The DHET is also moving away from the notion that to be anything in life you can only achieve that by becoming a university graduate. We are rather encouraging Universities to work with FET colleges. In the future we could see University Colleges that cater for both HET and FET learners thus reconfiguring our post school system to be a more inclusive one. The route to success is not only through the higher education route. I am not downplaying the importance of HETs but there are individuals, in our society that prefer the practicalside whereas others focus more on academia. Both have a place in our society. Many SETAs partnered with HET and FET institutions in the past two years in their research departments. I challenge the MQA to also consider such partnerships. [NSDS 111 Progress Report 2011-2013 pg 45].  We have recognised the value of artisans and I acknowledge the efforts that the MQA together with its partners make towards artisan development. The DHET remains committed to the National Skills Accord.


Ladies and Gentlemen, the democratisation of our country brought with it unpopular decisions such as the unifying of our education systems. The Skills Development Act also ensures that all employees have access to regulated skills through the National Qualifications Framework and the South African Qualifications Authority. Inferior education and standards should be a thing of the past. Education in South Africa has opened doors for many and will continue to do so. Although more work needs to be done, our workplaces are more inclusive and this has improved the lives of many. Change is a constant and is never easy, but South Africa is proud of the achievements that it has made in the past 19 years. There continues to be sceptics on how our skills development systems should be, but as government, we are committed to continue changing the lives of South Africans for the better.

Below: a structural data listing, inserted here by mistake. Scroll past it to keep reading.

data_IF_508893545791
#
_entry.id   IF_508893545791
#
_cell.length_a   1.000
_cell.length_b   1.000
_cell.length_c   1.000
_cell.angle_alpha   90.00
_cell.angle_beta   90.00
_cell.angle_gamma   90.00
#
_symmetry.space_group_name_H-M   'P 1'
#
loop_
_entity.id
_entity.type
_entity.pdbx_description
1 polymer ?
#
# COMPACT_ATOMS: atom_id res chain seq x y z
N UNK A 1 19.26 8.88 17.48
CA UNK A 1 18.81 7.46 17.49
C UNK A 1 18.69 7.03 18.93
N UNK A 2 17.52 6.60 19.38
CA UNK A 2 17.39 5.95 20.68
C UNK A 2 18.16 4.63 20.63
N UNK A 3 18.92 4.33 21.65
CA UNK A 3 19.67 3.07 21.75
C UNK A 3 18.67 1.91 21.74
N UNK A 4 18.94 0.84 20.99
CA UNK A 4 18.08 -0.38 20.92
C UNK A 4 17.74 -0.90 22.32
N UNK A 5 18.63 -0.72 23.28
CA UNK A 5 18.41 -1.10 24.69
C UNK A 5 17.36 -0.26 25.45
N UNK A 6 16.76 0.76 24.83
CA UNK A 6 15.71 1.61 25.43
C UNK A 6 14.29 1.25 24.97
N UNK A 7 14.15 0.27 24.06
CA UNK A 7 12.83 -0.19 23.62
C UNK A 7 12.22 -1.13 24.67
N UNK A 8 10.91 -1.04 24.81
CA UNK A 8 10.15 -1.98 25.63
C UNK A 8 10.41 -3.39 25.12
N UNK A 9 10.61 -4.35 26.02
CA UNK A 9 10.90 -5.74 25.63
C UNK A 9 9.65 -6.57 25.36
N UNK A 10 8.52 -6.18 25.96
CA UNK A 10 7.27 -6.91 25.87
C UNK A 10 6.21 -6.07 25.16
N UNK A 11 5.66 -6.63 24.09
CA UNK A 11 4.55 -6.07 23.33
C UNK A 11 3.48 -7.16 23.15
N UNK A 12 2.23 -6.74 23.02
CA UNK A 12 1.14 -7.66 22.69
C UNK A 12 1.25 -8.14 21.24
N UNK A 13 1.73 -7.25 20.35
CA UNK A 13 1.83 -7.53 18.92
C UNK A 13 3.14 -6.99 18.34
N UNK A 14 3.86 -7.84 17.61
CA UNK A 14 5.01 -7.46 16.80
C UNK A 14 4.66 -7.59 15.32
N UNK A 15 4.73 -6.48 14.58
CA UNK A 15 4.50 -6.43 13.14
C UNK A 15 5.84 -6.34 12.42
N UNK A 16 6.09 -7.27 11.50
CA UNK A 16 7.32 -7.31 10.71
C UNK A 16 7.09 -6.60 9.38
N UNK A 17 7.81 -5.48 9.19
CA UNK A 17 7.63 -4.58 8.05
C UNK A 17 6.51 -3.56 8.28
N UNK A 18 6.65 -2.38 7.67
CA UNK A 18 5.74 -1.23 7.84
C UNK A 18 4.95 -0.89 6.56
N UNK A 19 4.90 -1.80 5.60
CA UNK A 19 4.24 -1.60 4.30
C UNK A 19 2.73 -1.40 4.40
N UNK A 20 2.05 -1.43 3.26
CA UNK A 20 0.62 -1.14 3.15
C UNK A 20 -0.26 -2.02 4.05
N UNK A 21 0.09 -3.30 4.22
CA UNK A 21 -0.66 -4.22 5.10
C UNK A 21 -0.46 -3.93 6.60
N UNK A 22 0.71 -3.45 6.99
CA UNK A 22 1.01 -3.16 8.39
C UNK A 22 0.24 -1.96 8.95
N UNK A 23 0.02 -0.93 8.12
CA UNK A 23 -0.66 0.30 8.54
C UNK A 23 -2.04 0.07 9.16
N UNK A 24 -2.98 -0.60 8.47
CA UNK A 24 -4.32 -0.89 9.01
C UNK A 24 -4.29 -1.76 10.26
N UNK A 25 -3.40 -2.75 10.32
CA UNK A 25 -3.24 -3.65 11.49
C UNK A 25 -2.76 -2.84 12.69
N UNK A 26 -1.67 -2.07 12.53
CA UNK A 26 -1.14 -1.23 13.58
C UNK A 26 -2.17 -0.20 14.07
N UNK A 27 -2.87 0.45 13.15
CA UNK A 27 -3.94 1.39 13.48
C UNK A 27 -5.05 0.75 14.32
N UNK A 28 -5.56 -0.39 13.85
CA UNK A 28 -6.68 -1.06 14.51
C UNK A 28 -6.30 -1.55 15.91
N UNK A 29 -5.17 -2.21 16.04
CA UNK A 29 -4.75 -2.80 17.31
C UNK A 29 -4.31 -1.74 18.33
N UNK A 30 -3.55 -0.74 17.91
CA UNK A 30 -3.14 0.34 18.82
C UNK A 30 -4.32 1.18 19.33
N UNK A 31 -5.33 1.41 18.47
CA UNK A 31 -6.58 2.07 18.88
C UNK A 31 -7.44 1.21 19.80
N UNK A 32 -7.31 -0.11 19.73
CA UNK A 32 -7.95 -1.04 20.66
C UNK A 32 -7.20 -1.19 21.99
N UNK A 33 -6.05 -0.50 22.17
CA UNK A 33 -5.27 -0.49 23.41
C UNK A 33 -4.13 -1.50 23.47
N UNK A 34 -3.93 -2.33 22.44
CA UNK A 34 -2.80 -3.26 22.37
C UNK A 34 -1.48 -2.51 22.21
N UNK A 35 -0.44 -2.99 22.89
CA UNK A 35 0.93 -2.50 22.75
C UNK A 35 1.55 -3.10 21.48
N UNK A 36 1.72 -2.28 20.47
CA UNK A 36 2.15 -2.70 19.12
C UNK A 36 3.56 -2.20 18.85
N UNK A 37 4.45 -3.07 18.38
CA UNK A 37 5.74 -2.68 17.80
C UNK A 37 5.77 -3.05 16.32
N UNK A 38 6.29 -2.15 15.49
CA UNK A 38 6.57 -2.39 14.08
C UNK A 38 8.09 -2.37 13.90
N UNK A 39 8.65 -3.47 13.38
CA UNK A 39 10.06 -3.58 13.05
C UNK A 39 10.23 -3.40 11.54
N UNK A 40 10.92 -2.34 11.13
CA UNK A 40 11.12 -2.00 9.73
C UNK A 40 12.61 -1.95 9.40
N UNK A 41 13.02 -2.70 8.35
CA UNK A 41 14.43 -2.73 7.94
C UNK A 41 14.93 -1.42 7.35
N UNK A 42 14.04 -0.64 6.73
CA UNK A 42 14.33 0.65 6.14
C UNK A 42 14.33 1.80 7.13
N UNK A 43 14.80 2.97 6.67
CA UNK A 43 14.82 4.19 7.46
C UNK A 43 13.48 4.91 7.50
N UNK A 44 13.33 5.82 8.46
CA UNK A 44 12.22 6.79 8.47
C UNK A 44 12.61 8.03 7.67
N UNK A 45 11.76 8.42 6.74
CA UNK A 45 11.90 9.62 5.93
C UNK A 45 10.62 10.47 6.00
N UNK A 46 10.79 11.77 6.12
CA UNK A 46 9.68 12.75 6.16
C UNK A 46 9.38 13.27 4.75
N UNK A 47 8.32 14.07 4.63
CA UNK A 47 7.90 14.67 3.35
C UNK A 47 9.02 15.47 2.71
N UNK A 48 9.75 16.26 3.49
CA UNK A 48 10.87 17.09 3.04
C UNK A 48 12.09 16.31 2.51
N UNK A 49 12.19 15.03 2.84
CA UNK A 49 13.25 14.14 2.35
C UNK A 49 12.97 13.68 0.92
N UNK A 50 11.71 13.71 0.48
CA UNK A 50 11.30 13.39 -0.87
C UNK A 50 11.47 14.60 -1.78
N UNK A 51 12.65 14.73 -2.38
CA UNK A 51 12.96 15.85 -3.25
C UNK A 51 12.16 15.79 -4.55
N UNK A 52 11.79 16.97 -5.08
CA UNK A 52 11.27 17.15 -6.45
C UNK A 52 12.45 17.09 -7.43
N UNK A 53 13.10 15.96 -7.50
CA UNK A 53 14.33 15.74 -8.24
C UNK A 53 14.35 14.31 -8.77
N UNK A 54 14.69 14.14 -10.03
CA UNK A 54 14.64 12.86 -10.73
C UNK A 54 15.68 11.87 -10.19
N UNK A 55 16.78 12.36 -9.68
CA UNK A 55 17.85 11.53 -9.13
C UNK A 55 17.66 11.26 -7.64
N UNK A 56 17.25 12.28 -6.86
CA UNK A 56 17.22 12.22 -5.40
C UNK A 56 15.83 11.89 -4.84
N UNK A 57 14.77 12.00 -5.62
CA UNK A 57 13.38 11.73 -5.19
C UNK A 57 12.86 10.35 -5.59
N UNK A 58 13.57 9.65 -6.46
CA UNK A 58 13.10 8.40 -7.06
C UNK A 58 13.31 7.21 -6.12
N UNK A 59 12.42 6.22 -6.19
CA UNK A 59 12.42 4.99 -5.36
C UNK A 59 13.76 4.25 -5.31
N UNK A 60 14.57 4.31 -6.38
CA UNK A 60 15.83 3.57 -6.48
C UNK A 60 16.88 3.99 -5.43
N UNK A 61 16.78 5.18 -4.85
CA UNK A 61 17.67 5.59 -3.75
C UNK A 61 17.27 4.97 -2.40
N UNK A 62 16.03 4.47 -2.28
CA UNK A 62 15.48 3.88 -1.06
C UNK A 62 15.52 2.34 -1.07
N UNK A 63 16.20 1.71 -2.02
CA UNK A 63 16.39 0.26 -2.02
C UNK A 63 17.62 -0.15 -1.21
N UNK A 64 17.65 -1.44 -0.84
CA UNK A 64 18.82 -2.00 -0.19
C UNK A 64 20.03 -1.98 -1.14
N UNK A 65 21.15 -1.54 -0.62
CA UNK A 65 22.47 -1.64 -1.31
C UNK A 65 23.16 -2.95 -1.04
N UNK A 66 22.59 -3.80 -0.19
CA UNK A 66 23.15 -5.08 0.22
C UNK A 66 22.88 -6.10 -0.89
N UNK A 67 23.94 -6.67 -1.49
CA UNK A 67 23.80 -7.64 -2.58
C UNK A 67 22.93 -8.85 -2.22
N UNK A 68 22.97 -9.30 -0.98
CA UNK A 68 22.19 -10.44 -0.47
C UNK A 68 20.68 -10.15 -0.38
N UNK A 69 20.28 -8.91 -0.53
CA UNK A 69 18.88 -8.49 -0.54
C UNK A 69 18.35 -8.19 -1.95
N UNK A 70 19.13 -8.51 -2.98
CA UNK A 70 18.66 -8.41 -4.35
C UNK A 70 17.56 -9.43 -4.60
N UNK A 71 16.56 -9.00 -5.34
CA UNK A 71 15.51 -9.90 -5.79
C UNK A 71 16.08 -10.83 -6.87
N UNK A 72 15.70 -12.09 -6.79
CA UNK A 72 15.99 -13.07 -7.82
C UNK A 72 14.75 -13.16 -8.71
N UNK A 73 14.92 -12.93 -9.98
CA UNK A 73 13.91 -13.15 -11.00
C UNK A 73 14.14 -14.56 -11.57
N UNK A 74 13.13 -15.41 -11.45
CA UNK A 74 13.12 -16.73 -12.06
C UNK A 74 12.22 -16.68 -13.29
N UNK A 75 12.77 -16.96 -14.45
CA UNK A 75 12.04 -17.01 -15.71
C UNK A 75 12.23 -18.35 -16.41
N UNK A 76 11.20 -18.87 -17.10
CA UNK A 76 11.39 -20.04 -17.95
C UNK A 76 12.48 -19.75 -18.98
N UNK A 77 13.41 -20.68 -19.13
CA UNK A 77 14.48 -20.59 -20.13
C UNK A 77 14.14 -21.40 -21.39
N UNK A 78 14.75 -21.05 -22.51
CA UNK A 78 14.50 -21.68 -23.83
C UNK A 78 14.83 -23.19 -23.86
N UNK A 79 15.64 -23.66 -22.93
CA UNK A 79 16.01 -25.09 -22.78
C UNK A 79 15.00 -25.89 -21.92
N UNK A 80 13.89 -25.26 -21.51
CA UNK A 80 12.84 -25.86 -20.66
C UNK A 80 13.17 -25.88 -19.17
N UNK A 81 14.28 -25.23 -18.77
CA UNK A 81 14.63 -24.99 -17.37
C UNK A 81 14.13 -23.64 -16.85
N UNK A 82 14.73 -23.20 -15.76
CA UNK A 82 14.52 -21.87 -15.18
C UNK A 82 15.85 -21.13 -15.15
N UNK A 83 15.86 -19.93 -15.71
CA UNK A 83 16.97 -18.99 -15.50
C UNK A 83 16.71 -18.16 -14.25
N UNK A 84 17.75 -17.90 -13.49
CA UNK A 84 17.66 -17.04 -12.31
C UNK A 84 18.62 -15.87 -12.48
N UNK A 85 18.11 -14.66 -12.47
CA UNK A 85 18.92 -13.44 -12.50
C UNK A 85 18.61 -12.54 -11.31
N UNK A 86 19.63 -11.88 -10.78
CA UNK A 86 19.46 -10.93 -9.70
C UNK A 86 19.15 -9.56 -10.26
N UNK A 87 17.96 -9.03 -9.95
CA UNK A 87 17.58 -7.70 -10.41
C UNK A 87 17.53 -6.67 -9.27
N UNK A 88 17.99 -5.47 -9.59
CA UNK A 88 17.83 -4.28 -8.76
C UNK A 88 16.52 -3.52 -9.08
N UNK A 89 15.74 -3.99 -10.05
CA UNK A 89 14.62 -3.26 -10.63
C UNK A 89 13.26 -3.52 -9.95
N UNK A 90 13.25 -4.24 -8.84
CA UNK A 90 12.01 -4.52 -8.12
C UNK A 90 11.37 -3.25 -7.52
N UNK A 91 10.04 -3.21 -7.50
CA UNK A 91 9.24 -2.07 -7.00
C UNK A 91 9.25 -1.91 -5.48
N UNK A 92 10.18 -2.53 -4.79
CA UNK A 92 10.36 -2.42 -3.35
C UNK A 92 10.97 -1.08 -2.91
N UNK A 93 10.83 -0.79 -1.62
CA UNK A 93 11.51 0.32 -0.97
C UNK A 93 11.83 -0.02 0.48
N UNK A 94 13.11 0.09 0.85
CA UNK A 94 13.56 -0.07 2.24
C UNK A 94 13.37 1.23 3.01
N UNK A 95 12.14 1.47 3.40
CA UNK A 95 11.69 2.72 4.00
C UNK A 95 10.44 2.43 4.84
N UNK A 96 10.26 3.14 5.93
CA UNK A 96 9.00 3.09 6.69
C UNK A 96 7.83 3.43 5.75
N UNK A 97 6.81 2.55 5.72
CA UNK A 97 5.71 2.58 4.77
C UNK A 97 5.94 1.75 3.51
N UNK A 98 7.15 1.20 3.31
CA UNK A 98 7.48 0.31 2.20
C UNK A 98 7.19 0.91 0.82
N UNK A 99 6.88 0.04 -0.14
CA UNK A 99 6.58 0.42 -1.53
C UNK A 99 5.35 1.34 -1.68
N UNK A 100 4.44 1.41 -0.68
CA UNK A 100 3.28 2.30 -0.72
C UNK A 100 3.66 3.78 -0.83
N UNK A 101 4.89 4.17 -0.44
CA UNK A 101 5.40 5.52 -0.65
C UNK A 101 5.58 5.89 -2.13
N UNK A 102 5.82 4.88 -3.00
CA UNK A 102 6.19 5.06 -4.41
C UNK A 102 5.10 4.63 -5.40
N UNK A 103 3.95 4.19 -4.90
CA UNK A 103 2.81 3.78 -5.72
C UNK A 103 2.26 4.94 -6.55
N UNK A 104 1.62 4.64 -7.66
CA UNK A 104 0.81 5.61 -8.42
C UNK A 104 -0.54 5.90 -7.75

As the Honourable Nelson Rolihlahla Mandela once said, and I quote,

“Education is the most powerful weapon which you can use to change the world.”

I strongly believe that we cannot give up on what we started, but rather seek to empower every South African with the relevant tools such aseducation and skills, to be productive.

In conclusion, Ladies and Gentlemen, I wish you success in your deliberations as you reflect and deliberate on the MQAs 2012-2013 annual report today. It is always important to reflect on ones successes and to identify opportunities that will result in even further improvements. Through the NSDS III, we aim to grow skills in our country to even greater levels.

Finally, I wish you well in the rest of your discussions. Our government is resolute in our determination to ensure a ‘BETTER LIFE FOR ALL’ in our country. Together we will and can do more!

I thank you!